For example, if the trigger is 3L/min then the patient needs to reach this flow rate for the ventilator to deliver a pressure supported breath. However, if they are weak or too sedated then they might not have the strength to generate this flow rate resulting in a breath not being delivered when wanted.

This shows a trigger that is set too high.

At point 1 the patient tries to breath, but the ventilator does not deliver a breath. If the flow trigger was lower, then this small deflection in flow may be sufficient to trigger the ventilator.

At point 2 the patient tries to breath despite a delivered volume being given and the ventilator transitions to expiration. This may occur in mandatory modes of ventilation so transitioning to a patient triggered mode would be appopriate.

Conversely if the trigger is too low, then the ventilator may mistake some interference (e.g. cardiac oscillations, shivering) as the patient wanting a breath. This will result in the ventilator delivering breaths when the patient does not want them. This will often lead to an elevated respiratory rate.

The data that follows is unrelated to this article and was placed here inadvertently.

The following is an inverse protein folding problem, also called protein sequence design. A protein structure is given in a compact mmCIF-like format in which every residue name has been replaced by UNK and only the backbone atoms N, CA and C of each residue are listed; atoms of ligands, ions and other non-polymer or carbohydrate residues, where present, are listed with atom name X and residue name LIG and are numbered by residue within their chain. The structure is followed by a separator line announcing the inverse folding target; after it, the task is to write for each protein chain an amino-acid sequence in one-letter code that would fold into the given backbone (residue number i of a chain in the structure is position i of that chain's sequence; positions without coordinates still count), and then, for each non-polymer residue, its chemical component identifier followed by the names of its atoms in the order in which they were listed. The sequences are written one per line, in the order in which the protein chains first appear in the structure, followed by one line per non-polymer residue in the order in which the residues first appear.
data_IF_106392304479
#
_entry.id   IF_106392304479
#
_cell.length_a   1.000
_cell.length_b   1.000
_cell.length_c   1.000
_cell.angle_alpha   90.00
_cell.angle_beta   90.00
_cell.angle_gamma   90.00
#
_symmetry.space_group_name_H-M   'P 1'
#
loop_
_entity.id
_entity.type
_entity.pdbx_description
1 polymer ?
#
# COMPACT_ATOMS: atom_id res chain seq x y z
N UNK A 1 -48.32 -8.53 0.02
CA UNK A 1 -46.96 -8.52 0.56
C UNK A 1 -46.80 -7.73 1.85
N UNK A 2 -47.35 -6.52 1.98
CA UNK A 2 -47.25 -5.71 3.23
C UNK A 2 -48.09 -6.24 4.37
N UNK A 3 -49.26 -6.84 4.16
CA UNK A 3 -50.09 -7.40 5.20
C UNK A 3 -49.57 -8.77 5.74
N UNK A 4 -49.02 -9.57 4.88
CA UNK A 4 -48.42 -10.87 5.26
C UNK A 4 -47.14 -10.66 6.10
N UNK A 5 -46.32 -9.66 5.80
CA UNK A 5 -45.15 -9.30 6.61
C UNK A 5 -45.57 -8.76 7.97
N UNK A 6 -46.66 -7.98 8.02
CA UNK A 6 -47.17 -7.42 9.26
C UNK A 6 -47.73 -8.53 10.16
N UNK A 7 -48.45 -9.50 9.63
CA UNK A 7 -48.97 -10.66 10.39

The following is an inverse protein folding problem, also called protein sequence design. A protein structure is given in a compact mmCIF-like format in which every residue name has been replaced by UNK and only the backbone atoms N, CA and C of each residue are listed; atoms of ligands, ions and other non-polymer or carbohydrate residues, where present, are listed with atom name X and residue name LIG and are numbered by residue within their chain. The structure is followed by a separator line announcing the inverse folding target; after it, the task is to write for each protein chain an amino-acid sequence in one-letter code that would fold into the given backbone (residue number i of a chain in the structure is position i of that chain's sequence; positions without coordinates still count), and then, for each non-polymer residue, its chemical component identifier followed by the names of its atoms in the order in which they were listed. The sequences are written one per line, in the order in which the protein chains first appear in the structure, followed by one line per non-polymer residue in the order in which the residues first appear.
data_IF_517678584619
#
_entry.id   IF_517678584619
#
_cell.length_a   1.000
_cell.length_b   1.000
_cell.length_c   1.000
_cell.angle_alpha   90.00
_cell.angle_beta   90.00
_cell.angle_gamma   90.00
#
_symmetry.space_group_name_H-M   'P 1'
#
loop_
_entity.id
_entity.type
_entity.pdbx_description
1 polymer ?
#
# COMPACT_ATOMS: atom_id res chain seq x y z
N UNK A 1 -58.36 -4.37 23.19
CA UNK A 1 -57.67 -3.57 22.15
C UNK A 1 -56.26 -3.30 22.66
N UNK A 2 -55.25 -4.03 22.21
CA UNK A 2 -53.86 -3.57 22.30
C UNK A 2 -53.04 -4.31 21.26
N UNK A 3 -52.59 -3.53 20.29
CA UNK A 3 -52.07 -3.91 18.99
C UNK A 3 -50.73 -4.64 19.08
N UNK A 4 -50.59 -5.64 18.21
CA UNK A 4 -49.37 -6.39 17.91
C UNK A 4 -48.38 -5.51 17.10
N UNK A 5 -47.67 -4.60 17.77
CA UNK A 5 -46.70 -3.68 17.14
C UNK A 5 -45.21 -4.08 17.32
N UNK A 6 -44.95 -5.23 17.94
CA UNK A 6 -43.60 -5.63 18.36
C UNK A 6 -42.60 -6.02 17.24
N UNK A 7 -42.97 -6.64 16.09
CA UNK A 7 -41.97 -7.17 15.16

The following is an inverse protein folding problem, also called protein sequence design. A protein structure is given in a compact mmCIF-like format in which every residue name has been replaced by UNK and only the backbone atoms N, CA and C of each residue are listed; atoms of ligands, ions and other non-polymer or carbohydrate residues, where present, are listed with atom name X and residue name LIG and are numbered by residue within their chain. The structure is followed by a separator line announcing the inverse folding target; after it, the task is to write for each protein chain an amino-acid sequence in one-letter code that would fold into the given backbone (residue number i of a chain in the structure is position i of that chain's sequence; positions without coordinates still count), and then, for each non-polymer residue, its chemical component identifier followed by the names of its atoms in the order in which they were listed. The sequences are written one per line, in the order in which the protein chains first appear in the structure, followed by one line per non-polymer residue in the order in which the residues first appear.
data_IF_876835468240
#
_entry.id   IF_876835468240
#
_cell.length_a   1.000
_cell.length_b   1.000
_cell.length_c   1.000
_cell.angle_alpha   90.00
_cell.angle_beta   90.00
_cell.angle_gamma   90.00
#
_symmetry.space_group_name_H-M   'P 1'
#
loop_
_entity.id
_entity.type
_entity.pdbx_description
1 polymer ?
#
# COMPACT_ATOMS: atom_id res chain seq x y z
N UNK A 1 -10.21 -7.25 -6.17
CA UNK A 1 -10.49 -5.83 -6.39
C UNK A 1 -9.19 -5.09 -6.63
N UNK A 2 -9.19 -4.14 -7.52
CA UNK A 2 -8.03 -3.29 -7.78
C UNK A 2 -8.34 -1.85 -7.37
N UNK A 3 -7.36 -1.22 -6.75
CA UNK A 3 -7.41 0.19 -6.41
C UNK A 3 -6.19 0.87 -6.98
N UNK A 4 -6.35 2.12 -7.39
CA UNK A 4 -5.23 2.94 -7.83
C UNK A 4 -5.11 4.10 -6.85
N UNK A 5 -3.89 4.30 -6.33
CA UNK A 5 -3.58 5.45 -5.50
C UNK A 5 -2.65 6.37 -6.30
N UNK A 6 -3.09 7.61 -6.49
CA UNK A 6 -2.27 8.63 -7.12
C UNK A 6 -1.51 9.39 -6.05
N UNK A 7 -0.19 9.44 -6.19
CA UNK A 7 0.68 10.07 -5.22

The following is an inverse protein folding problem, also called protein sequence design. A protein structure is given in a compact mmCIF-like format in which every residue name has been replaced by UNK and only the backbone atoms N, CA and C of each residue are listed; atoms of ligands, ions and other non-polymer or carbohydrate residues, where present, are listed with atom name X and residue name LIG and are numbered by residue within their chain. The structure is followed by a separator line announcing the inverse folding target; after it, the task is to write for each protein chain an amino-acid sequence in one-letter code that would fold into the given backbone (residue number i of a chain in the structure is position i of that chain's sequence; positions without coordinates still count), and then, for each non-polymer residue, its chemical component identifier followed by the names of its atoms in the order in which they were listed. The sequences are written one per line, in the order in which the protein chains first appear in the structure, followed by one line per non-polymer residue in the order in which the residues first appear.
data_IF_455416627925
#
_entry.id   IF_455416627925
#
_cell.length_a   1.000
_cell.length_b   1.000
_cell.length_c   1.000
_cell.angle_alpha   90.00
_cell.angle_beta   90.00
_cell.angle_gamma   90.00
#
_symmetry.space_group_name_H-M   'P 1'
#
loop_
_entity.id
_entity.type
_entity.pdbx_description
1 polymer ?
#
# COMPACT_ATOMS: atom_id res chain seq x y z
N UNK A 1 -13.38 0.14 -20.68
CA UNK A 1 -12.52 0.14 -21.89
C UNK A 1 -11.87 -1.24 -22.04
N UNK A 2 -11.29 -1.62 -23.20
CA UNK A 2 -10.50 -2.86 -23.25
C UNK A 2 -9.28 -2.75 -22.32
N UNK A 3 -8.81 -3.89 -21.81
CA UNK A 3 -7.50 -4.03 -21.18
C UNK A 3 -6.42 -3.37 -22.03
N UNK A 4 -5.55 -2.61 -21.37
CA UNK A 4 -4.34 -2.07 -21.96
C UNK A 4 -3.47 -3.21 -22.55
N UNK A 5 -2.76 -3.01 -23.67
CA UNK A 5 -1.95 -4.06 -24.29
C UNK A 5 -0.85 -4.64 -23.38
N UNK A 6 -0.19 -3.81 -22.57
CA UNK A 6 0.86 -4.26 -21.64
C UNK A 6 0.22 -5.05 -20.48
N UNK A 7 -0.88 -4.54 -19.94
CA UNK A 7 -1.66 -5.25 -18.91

High levels of intrinsic PEEP can also cause problems triggering as this intrinsic PEEP needs to be overcome prior to the ventilator being triggered.

What to do?

  • Review mode – does the patient need to be in a mandatory mode of ventilation?
  • Review trigger sensitivity, and increase or decrease as appropriate
  • It may also be that the patient is too sedated – reducing sedation (if able) may result in increased strength and drive to trigger the ventilator
  • Assess for high levels of intrinsic PEEP
    • This is done with an expiratory hold. Some ventilators have a specific “PEEPi” diagnostic manoeuvre.
    • Treating this is aimed at prolonging expiration (decreased I-time, decreased respiratory rate) and treating the cause (bronchospasm).
      • If not bronchospastic and no evidence of gas trapping on flow waveforms (see below) then increasing applied PEEP may be necessary.


The flow is the rate at which the gas mixture is delivered to the patient. Sometimes if this is too low then the patient may not feel as if they are getting enough of a breath resulting in dyssynchrony.